The Fall and Hypertime

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Hud Hudson, The Fall and Hypertime, Oxford University Press, 2014, 211pp., $65.00 (hbk), ISBN 0198712693.

Reviewed by Trent Dougherty, Baylor University


Hud Hudson's book is a brilliant and creative defense of the following proposition.

There is a conflict between a literal reading of the book of Genesis and science only if one assumes that the hypertime hypothesis is false.

The import of Hudson's thesis is that those who allege a conflict between science and a literal reading of Genesis are not basing that claim merely on science but on controversial metaphysics as well. A literal reading of Genesis (hereafter "LRG") is, essentially, one that entails that humans have been extant for no more than 8,000 years and that cosmic evil is a result of some first sin by some first humans (whether two or a somewhat larger community). Hudson considers a number of accommodationist strategies for weakening the doctrine of the Fall (and the associated doctrines of Original Sin and Original Guilt) and finally settles on a version prominently advocated by van Inwagen (as true for all we know).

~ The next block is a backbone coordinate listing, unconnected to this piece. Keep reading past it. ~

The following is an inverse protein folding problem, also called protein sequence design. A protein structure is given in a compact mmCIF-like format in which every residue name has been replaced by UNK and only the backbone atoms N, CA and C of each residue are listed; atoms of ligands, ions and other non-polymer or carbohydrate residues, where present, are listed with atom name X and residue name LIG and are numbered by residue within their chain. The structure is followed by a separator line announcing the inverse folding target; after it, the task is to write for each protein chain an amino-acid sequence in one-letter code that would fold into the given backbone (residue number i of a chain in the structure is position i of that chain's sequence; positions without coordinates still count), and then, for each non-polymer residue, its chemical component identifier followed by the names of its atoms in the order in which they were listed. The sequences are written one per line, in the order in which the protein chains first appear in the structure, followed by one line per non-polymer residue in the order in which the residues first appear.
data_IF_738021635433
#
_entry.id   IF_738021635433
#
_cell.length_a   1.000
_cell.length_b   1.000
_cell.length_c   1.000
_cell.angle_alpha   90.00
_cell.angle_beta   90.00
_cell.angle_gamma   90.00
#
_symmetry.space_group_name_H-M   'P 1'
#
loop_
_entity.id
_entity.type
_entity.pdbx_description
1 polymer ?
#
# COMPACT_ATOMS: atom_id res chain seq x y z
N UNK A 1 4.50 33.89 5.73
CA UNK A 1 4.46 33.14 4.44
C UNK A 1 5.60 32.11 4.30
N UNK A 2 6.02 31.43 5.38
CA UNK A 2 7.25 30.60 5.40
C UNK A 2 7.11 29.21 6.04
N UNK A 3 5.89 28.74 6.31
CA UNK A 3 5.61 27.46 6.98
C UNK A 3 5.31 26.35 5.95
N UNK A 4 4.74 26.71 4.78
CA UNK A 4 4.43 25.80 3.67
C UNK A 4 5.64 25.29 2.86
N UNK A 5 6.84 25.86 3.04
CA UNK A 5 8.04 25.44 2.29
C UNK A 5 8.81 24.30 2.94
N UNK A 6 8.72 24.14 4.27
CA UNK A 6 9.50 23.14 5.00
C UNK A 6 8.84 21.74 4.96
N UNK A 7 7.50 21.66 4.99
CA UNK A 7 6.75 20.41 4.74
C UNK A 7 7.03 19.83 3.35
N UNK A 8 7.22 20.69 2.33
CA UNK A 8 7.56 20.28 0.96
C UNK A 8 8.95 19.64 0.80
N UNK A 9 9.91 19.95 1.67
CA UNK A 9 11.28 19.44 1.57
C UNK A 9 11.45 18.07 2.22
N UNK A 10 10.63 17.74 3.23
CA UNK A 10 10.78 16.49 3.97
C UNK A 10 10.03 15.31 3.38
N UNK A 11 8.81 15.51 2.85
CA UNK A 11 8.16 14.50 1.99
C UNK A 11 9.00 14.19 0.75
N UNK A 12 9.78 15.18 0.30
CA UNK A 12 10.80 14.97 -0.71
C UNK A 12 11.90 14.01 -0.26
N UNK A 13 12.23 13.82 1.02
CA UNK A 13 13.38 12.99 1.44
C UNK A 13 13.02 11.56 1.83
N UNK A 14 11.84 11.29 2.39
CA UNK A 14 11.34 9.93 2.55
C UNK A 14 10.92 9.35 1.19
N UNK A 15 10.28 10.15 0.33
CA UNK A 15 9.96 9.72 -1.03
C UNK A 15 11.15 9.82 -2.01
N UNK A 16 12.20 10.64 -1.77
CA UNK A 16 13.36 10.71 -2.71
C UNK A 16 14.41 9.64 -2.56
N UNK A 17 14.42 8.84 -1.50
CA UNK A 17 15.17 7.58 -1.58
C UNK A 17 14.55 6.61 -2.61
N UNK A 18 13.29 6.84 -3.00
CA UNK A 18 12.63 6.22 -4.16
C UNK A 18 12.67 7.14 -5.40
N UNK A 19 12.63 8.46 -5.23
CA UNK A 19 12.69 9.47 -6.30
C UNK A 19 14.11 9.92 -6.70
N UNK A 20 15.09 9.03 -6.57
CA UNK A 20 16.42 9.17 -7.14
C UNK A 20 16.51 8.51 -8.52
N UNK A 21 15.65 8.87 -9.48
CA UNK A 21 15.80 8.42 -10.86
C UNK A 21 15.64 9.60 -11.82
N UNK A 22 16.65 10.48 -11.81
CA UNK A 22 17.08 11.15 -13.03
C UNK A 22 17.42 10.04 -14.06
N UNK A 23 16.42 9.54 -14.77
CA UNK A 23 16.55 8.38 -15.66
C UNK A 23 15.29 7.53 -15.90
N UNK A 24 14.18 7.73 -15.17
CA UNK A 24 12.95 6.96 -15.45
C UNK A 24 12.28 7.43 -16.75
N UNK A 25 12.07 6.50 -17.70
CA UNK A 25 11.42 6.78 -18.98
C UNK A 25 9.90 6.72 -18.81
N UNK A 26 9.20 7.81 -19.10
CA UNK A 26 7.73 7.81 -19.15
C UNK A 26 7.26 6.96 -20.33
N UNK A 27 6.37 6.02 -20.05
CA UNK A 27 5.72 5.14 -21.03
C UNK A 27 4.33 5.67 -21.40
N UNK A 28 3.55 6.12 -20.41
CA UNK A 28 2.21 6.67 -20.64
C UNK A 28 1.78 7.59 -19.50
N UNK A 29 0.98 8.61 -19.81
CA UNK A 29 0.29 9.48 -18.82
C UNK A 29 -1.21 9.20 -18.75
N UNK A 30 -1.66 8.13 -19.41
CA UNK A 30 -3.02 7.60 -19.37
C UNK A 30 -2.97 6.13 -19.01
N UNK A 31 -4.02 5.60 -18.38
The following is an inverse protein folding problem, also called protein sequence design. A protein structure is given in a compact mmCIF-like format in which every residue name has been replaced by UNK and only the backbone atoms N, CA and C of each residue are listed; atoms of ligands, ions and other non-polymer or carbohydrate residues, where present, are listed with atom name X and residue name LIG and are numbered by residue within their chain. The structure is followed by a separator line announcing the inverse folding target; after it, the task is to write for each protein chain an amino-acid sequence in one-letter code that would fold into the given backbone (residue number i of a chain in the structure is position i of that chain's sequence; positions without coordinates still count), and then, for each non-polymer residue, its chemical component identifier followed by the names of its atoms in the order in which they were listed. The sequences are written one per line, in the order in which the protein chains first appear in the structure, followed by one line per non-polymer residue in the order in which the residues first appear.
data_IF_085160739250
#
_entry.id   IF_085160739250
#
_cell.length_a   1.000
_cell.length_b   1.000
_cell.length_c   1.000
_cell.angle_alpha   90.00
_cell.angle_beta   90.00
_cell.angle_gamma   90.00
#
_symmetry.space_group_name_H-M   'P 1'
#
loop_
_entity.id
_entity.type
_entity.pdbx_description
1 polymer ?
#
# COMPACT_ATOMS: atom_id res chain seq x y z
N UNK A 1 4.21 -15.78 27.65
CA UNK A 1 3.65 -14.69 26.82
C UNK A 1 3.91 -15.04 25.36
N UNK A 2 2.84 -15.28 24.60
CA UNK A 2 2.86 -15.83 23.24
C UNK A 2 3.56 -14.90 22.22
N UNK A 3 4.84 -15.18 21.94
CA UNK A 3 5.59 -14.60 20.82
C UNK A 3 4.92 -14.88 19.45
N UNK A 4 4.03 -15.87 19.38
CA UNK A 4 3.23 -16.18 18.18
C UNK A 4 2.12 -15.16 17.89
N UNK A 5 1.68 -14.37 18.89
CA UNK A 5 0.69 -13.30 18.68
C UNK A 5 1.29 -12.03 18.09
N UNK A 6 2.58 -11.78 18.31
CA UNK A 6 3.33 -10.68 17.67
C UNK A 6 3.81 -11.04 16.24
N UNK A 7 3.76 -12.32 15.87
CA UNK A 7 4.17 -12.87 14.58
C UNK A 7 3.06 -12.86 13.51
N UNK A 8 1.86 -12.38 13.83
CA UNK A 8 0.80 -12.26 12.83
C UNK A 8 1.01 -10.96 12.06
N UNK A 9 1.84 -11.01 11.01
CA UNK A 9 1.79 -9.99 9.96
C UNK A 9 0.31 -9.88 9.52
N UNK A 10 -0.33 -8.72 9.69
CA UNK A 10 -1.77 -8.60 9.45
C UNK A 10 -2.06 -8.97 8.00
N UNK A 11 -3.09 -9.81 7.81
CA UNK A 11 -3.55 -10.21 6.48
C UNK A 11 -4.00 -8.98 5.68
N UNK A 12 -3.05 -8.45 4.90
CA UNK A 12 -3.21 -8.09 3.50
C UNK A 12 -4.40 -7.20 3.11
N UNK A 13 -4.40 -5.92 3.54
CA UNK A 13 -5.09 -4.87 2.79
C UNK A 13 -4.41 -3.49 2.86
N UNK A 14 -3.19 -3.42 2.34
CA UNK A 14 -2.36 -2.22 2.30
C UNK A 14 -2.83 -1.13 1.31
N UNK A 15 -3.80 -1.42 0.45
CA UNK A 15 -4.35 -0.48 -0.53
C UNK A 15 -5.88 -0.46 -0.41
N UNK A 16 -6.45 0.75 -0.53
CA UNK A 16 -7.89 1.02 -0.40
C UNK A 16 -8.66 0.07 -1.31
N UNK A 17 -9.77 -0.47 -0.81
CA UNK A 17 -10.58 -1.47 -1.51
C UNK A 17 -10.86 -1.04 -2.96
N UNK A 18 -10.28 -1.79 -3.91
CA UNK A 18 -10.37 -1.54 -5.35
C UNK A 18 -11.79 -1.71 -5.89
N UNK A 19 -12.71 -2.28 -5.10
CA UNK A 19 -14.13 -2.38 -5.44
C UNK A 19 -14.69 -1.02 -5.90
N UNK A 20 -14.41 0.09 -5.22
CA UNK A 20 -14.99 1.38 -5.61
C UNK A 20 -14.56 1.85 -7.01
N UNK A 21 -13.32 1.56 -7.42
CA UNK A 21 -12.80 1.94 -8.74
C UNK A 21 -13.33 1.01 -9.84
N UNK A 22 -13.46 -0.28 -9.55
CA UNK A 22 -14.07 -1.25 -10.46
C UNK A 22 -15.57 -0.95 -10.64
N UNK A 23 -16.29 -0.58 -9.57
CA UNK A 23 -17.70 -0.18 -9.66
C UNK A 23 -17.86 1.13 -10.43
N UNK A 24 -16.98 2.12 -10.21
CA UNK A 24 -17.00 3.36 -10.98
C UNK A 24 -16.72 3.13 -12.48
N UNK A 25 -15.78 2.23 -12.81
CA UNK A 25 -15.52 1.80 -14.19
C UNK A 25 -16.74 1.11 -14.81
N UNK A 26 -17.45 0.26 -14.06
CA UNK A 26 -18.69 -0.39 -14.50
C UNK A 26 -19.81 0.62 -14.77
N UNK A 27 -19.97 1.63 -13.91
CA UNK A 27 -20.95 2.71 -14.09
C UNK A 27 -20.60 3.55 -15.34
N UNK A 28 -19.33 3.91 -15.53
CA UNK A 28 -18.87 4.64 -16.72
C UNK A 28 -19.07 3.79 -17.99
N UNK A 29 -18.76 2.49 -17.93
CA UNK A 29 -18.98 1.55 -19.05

To understand the hypertime hypothesis (hereafter "HH"), begin with the "growing block" theory of time, one of the standard set of options. According to this theory, the past is real and "still exists" as a "block" as spacetime and the future is "open," i.e. the future does not exist. The block grows as the quantity of either space or time increases. Hudson notes that there is nothing more intrinsically mysterious about the block losing parts than its gaining parts. He then points out that it is also not more intrinsically mysterious that a "morphing block" shrink or grow not just in units of hyperplanes ("slices" of the block) but also in sub-regions of hyperplanes. As a result, there are no in principle limits to the ways in which a block can morph, to the "shape" it can take. Furthermore, there is no good reason why the hyperplanes (or sub-regions thereof) might not be "reshuffled" in a different order.